It is a pity that O R Tambo did not pass on more information to Mandela before he died – but he died very suddenly, and probably expected to recover.

  3. ae ae 16 January 2012

    “I dream that in December, when the ANC meets again in Mangaung, the party will unveil and unleash with energy and clarity of purpose a comprehensive vision that will ensure that one hundred years from now, poverty will only be part of our history”.
    Dream on boet they have done nothing about it in the last 20 years what will make them change now?

  4. Paul Whelan Paul Whelan 16 January 2012

    We will continue to live in a dream, all of us, as long as we suppose the future for this country rests only on the ANC getting things right.

  5. tebalo tebalo 16 January 2012

    the ANC is not going to be waging any war against poverty for the simple reason that they want to keep the poor and derelict where and as they are because these are the people who vote for them.Before any elections they go to these poor people,promise them jobs ,houses and the like.out of desperation they vote for them thinking that maybe, just maybe, this time they will fulfil their promises.So if they,the ANC, can provode jobs and houses for them,who will they keep on dangling the “fighting poverty and provide jobs’ carrot to ?

  6. MLH MLH 16 January 2012

    Seems that freedom is not all it was cut out to be.

  7. Chris2.0 Chris2.0 17 January 2012

    Good writing on (most of) this piece – any reason for skipping from 2006 to 2011, then back to 2007 and then to 2012?

    I’m also hoping the ANC-controlled government gets its act together sooner than later to address the ticking unemployment/education/poverty problems of the country, but it really seems to be rather enjoying its “4X4s, BMWs and Mercs”

    So I don’t have much hope for the ANC in general or its promises of “service delivery for all” in particular…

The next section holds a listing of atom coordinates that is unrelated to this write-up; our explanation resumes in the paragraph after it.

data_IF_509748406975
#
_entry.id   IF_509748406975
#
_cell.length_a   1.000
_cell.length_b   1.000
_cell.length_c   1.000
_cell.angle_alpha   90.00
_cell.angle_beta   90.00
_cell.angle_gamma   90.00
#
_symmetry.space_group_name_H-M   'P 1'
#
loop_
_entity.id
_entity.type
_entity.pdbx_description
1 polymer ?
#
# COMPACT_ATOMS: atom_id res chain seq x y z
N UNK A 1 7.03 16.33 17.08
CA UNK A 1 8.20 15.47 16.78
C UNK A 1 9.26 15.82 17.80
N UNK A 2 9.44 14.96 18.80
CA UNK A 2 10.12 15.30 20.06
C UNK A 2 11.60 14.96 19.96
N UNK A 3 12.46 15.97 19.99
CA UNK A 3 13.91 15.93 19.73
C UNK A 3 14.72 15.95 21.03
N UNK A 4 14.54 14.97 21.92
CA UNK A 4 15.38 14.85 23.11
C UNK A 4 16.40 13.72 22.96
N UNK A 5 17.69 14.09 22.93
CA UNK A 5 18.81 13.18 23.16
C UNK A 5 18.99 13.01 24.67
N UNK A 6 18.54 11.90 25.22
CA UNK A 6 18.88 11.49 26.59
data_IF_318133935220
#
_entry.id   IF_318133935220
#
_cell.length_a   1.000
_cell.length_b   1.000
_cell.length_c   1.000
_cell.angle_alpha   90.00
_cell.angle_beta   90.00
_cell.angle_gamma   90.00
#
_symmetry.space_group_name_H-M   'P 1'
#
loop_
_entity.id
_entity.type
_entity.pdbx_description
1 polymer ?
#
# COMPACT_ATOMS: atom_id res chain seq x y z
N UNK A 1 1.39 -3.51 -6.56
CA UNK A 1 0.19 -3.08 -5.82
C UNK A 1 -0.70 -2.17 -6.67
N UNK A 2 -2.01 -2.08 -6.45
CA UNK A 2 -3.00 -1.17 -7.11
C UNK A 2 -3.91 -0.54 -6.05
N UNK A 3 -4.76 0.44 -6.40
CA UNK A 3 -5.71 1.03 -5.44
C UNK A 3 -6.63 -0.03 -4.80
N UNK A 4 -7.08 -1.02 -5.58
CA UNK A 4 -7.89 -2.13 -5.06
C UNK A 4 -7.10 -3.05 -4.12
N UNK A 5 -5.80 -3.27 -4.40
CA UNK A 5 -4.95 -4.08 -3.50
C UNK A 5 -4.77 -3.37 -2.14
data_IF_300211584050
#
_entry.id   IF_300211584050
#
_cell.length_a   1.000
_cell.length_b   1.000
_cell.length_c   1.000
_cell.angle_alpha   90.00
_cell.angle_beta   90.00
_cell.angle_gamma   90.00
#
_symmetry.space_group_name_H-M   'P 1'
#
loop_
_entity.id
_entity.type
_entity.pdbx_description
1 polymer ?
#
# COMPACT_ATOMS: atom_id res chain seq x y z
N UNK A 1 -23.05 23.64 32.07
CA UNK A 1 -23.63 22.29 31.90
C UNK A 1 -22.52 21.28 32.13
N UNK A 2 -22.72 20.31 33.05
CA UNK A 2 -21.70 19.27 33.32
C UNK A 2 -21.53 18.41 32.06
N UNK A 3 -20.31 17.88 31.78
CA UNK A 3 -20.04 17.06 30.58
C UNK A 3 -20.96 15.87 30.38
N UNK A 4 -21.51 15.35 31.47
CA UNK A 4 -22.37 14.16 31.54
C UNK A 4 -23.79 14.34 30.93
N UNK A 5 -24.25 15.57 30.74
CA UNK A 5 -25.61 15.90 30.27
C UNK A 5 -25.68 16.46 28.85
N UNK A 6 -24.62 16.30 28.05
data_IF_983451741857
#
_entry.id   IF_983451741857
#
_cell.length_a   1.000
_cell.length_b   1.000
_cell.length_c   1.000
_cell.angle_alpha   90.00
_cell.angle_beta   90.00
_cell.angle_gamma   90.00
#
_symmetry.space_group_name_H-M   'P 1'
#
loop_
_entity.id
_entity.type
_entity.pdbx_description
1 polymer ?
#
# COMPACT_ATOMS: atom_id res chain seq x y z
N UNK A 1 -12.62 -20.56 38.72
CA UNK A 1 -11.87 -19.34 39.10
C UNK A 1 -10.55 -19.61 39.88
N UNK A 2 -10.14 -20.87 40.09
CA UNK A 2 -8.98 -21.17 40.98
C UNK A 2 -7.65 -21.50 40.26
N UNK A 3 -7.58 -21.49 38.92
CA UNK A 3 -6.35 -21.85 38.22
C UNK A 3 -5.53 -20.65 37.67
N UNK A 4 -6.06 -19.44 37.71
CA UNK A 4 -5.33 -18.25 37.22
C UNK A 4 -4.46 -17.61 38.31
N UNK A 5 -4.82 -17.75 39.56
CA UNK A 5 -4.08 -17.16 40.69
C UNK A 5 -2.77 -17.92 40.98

Let’s all instead dream that a massively ramped up voter education drive manages to convince the poor masses who receive the brunt of the ANC’s corruption/tenderpreneurship and theft will rise up and vote them out of power without resorting to an African Spring where everyone loses…

    While I’m on my soapbox… Where is the 2 new universities that have been promised since the 90’s? Where are the free education for all South Africans, irrespective of race?

    But free education with a difference of course… Only the 1st year is free. If the learner brings his part and gets above 50/60/70% for the year, then the 2nd year is also free… Otherwise they’ll have to pay… The same for the 3rd and later years, until done.

    That’s the only way I can think of to get the “lazyness culture” that’s spread from the top down out of the system…And instill a culture of performance, of excellence in all South Africans, starting from their school years, right up till we all retire…

  8. Bernard K Hellberg Bernard K Hellberg 17 January 2012

    Visited Bloemfontein in October last year, and yes, it’s no longer a first-world provincial capital but a third-world ‘Mangaung.’ Suddenly, it’s just another dump lkike one finds all over the continent.

    At least, the ruling elite has had the decency to acknowledge this by pushing for a new name.!

  9. Shaman sans Frontieres Shaman sans Frontieres 17 January 2012

    A vision, not a dream – a vision by the prophet Ezekiel, which was the topic of the sermon that was preached in the Waaihoek Methodist Church by a senior Methodist minister at the centenary service –

    He chose Ezekiel’s vision of the Valley of Dry Bones as his text and he preached forcefully on the topic – that the ANC is now a Valley of Dry Bones, which needs to be re-animated, renewed. And he nicely said that not one of those bones was trying to jump the queue for re-animation. And he said that the ANC is like the Greek mythical character Narcissus who was so entranced by his own image that he drowned in it.